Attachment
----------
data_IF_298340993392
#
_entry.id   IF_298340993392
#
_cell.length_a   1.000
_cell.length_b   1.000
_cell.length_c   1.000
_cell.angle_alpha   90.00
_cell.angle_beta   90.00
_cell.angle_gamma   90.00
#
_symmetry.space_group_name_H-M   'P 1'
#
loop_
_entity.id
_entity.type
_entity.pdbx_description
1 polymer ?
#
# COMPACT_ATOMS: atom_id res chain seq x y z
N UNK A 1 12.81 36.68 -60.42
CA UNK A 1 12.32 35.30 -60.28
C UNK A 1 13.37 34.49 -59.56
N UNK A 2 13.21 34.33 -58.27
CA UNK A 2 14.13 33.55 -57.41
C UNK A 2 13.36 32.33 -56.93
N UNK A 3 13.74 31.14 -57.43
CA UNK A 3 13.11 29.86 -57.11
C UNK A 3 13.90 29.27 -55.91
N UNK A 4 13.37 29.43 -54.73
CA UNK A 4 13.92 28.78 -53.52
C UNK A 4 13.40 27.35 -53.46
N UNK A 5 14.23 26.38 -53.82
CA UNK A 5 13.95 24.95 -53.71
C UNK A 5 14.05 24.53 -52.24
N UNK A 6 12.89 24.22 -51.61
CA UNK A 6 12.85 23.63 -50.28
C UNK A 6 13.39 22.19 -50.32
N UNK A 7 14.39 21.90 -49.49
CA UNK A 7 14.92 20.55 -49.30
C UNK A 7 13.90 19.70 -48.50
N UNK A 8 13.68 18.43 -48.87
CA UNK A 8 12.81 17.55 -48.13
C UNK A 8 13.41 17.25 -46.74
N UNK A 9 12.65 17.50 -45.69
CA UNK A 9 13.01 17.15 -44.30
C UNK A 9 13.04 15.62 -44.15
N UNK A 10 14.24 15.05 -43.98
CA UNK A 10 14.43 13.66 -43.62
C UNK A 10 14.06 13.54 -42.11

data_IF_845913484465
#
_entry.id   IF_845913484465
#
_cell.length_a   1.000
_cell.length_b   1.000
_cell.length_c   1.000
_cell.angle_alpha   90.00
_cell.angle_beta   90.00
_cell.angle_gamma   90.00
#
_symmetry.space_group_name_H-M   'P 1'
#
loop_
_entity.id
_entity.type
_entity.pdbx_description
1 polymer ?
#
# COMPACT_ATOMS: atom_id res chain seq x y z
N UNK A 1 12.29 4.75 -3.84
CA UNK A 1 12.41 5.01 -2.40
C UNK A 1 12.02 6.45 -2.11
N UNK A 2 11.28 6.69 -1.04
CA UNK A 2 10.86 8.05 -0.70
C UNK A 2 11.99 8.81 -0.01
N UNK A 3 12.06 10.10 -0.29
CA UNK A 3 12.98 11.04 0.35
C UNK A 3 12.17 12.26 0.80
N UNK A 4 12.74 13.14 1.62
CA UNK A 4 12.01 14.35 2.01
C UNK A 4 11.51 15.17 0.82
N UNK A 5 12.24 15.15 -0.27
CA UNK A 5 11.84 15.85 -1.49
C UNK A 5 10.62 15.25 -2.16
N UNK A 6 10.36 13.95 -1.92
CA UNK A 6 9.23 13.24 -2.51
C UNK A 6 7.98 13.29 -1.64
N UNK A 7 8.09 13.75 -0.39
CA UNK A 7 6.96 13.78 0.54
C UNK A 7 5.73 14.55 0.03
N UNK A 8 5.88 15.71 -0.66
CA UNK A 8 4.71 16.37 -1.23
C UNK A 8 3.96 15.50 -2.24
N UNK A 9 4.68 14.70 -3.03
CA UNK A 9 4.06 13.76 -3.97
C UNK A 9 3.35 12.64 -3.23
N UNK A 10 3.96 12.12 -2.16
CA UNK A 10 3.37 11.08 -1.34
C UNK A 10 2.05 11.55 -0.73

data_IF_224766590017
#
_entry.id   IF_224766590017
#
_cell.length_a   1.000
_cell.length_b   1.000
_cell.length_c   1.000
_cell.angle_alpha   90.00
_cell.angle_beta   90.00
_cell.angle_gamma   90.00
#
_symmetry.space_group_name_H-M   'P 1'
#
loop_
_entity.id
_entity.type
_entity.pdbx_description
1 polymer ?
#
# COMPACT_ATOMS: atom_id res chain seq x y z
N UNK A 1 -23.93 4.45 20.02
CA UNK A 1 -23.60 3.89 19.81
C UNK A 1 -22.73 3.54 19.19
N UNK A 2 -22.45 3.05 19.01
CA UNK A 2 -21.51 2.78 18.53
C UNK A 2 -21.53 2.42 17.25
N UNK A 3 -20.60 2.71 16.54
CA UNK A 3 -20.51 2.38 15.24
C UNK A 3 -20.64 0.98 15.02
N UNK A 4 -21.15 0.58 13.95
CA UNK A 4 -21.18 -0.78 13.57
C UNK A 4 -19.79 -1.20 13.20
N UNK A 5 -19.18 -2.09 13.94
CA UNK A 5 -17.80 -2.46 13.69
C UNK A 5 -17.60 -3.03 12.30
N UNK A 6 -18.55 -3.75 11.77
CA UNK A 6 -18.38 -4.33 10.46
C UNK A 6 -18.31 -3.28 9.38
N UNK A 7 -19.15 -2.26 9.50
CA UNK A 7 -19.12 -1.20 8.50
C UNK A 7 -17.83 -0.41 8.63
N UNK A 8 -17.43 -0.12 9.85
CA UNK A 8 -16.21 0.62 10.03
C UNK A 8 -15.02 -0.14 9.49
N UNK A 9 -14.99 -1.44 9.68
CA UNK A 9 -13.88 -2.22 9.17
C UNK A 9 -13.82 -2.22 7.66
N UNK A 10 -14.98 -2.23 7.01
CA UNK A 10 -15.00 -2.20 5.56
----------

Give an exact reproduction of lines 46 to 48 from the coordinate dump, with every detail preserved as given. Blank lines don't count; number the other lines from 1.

CA UNK A 9 13.01 17.15 -44.30
C UNK A 9 13.04 15.62 -44.15
N UNK A 10 14.24 15.05 -43.98